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Comparative Study
, 233 (6), 485-91

Long-term Prognosis for Diabetic Patients With Foot Ulcers

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Comparative Study

Long-term Prognosis for Diabetic Patients With Foot Ulcers

J Apelqvist et al. J Intern Med.

Abstract

Objective: To evaluate the recurrence of foot ulcers as well as the cumulative amputation and mortality rates in diabetic patients with previous foot ulcers.

Design: A prospective study of consecutively presenting diabetic patients admitted to the Department of Internal Medicine because of foot ulcer with a median follow-up of 4 years.

Setting: A multidisciplinary foot-care team.

Population: Five-hundred-and-fifty-eight consecutive diabetic patients with foot ulcers treated between 1 July 1983 and 31 December 1990 were followed to final outcome. Out of these patients, 468 healed either primarily (n = 345) or after minor or major amputations (n = 123) and 90 died before healing had occurred. Those 468 patients who healed were included in this prospective study from the time of healing.

Main outcome measures: Patients were followed according to a standardized protocol with registration of foot lesions, amputation, morbidity and mortality. Clinical examination was performed twice yearly.

Results: After 1, 3 and 5 years of observation 34%, 61% and 70% of the patients, respectively, had developed a new foot ulcer. The recurrence rate of foot lesions was slightly higher among patients who previously had had an amputation (P < 0.05, P < 0.01 and non-significant, respectively). Among patients with previous primary healing the cumulative amputation rates were 3%, 10% and 12% after 1, 3 and 5 years of follow-up compared with 13%, 35% and 48% among those who previously healed after amputation, irrespective of previous amputation level (P < 0.001 at all time-points). All amputations except three were initiated by a foot ulcer deteriorating to deep infection or progressive gangrene. The long-term survival ratio was lower among patients healed after previous amputation (80%, 59%, 27%) compared with patients with previously primary healing (92%, 73%, 58%) after 1, 3 and 5 years of observation, respectively (P < 0.001, P < 0.01 and P < 0.001 respectively). The mortality rate was twice as high among primarily healed and four times as high among patients with amputation compared to an age- and sex-matched Swedish population.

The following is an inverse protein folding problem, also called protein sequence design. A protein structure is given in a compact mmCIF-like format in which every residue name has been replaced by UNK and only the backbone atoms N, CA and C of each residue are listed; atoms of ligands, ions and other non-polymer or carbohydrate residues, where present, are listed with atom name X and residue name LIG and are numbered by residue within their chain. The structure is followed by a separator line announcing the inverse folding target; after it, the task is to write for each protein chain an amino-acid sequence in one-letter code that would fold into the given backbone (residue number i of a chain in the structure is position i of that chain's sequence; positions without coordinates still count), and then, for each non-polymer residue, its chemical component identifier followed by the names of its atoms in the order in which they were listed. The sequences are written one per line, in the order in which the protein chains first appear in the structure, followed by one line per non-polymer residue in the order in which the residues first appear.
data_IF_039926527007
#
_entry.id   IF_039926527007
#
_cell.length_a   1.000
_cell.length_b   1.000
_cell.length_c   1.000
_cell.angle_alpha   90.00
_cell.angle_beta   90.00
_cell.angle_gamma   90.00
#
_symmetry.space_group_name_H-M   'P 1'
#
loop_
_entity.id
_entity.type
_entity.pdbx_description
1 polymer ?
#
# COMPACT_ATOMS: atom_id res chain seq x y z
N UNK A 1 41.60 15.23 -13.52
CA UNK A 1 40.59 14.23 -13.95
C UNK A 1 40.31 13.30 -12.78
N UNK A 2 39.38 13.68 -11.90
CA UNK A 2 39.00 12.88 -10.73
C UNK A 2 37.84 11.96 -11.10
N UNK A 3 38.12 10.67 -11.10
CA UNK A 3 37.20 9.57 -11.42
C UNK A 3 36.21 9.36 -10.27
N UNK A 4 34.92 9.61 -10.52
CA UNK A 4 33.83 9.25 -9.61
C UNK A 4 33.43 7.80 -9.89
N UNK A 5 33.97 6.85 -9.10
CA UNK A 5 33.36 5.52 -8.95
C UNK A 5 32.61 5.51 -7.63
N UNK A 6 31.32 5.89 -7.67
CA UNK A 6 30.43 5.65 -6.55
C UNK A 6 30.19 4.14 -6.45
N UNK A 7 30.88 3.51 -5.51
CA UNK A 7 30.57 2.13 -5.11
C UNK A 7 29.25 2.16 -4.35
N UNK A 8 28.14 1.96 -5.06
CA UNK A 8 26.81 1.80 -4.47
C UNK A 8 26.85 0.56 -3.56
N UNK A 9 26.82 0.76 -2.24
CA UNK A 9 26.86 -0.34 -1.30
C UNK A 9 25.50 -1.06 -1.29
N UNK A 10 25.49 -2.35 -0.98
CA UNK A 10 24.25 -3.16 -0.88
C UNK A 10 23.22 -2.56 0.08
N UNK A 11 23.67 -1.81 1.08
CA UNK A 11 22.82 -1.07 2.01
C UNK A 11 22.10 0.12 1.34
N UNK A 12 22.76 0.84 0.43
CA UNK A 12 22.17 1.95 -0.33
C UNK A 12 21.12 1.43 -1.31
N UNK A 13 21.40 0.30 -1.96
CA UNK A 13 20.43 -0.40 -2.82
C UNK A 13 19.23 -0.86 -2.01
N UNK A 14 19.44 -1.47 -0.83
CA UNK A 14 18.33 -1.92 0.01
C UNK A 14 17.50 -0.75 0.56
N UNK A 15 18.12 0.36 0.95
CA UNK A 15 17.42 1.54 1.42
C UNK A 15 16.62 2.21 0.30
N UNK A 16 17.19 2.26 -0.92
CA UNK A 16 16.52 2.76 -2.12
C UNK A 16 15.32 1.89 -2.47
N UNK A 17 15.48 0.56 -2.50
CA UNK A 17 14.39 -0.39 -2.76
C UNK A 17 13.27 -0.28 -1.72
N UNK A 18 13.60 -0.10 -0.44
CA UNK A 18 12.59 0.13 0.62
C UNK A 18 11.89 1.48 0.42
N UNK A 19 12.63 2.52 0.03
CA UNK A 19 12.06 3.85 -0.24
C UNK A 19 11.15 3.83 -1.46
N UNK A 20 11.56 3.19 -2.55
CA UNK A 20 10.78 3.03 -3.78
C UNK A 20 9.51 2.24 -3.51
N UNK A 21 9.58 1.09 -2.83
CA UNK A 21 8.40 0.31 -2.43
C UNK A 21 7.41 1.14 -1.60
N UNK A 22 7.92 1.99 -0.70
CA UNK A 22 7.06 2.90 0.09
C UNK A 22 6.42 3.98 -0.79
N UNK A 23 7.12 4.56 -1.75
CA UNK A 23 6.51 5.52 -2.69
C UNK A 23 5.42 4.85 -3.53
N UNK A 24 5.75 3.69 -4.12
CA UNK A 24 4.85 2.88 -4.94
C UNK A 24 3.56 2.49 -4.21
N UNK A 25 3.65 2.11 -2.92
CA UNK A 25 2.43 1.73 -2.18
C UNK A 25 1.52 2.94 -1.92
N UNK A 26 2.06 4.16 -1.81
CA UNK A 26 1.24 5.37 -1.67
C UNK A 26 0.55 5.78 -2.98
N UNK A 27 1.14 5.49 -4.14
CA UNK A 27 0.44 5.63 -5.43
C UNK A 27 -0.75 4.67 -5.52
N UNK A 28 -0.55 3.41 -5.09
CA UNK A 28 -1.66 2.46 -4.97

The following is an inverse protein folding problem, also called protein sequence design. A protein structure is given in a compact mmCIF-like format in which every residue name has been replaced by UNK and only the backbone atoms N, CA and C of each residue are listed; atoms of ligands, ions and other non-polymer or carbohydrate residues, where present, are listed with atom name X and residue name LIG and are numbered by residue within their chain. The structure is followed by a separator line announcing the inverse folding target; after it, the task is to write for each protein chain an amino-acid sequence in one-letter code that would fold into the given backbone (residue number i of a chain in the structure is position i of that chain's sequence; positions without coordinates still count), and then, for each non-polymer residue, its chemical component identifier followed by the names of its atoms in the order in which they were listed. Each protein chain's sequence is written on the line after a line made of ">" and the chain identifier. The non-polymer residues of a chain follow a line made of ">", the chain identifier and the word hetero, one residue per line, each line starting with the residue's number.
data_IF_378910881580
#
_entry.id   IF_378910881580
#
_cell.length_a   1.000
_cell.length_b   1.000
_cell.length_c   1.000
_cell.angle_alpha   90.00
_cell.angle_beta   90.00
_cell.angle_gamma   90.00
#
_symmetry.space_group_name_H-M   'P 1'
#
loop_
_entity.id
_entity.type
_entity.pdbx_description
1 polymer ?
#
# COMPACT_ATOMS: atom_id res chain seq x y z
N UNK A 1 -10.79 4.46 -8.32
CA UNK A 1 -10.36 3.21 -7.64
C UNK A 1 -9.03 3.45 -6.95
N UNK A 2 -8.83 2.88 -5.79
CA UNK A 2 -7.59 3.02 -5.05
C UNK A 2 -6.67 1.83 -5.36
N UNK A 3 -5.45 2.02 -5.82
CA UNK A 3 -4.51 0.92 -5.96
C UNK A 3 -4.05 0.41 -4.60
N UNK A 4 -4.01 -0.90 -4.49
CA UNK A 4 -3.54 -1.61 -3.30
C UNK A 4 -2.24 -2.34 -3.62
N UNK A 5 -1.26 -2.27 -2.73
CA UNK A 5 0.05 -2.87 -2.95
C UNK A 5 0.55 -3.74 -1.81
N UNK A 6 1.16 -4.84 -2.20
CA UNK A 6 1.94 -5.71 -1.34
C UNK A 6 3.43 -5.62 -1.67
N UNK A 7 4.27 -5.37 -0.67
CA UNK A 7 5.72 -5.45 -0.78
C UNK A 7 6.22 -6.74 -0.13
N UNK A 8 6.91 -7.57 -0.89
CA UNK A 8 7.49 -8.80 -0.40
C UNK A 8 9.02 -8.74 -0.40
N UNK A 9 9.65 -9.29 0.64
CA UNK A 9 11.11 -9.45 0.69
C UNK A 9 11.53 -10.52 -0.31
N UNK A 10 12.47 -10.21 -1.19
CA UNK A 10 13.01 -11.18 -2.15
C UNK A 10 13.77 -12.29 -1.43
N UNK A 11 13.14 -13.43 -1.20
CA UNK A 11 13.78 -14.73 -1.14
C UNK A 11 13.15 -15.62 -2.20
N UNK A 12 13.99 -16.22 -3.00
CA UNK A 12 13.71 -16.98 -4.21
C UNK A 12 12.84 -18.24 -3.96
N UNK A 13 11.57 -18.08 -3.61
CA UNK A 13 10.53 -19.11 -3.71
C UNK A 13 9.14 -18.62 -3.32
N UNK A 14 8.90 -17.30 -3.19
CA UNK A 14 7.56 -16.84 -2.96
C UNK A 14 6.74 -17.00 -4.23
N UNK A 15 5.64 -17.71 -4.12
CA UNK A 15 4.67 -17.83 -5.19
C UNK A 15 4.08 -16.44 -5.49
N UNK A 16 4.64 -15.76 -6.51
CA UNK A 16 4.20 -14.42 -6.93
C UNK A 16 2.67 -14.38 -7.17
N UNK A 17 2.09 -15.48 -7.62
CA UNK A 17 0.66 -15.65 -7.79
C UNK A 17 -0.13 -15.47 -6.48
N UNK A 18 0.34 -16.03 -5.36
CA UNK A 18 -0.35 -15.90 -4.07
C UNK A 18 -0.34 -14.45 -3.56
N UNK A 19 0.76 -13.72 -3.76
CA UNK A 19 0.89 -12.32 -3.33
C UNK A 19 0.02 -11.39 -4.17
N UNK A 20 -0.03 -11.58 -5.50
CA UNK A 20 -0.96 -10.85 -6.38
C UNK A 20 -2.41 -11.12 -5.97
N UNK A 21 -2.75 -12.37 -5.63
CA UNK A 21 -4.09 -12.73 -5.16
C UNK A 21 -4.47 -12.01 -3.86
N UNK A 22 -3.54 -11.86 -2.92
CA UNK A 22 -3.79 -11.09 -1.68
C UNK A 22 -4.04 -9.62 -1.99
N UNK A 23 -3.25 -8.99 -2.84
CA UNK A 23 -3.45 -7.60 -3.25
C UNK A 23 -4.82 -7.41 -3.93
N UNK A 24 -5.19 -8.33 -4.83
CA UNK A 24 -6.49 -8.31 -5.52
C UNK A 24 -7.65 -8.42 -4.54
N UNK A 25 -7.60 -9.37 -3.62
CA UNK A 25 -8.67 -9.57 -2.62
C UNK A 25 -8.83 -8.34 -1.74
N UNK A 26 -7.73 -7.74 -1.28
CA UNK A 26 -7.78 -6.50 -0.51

Conclusion: These findings stress the need for life-long surveillance of the diabetic foot at risk and the necessity of preventive foot care among diabetic patients with previous foot lesions, and particularly among those who had had a previous amputation.

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